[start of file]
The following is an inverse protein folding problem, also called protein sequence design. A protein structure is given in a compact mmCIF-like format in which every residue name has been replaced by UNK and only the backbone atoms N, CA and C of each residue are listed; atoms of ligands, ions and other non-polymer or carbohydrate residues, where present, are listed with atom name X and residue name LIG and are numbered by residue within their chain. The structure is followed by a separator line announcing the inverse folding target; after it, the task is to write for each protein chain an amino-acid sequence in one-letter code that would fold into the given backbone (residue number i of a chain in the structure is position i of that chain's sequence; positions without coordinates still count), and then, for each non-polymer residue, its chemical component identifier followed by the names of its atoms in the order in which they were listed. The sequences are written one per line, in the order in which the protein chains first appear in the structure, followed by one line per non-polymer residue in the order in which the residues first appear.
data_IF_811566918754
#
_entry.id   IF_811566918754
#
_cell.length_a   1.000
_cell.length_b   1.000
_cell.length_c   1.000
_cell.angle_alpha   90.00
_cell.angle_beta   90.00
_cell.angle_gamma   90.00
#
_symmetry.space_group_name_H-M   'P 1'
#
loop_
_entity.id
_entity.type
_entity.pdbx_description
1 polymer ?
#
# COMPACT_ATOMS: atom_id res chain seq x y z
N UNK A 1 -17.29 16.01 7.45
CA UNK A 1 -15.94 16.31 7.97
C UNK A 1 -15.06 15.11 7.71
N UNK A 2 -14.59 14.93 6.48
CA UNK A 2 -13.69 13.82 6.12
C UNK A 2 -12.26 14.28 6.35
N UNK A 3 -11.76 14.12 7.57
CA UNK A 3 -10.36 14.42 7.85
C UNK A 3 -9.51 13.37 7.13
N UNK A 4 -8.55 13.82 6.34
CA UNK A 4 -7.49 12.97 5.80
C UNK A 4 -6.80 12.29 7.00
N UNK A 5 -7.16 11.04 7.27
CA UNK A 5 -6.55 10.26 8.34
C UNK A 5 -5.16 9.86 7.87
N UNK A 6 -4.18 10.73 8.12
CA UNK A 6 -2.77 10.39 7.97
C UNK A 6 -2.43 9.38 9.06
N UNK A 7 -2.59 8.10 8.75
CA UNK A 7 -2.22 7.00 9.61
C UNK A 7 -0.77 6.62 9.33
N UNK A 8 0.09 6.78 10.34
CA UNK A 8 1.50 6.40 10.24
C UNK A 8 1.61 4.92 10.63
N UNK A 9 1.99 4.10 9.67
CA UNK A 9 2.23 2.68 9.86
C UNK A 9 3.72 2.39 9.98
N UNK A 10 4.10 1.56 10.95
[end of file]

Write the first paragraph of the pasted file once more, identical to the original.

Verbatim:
The following is an inverse protein folding problem, also called protein sequence design. A protein structure is given in a compact mmCIF-like format in which every residue name has been replaced by UNK and only the backbone atoms N, CA and C of each residue are listed; atoms of ligands, ions and other non-polymer or carbohydrate residues, where present, are listed with atom name X and residue name LIG and are numbered by residue within their chain. The structure is followed by a separator line announcing the inverse folding target; after it, the task is to write for each protein chain an amino-acid sequence in one-letter code that would fold into the given backbone (residue number i of a chain in the structure is position i of that chain's sequence; positions without coordinates still count), and then, for each non-polymer residue, its chemical component identifier followed by the names of its atoms in the order in which they were listed. The sequences are written one per line, in the order in which the protein chains first appear in the structure, followed by one line per non-polymer residue in the order in which the residues first appear.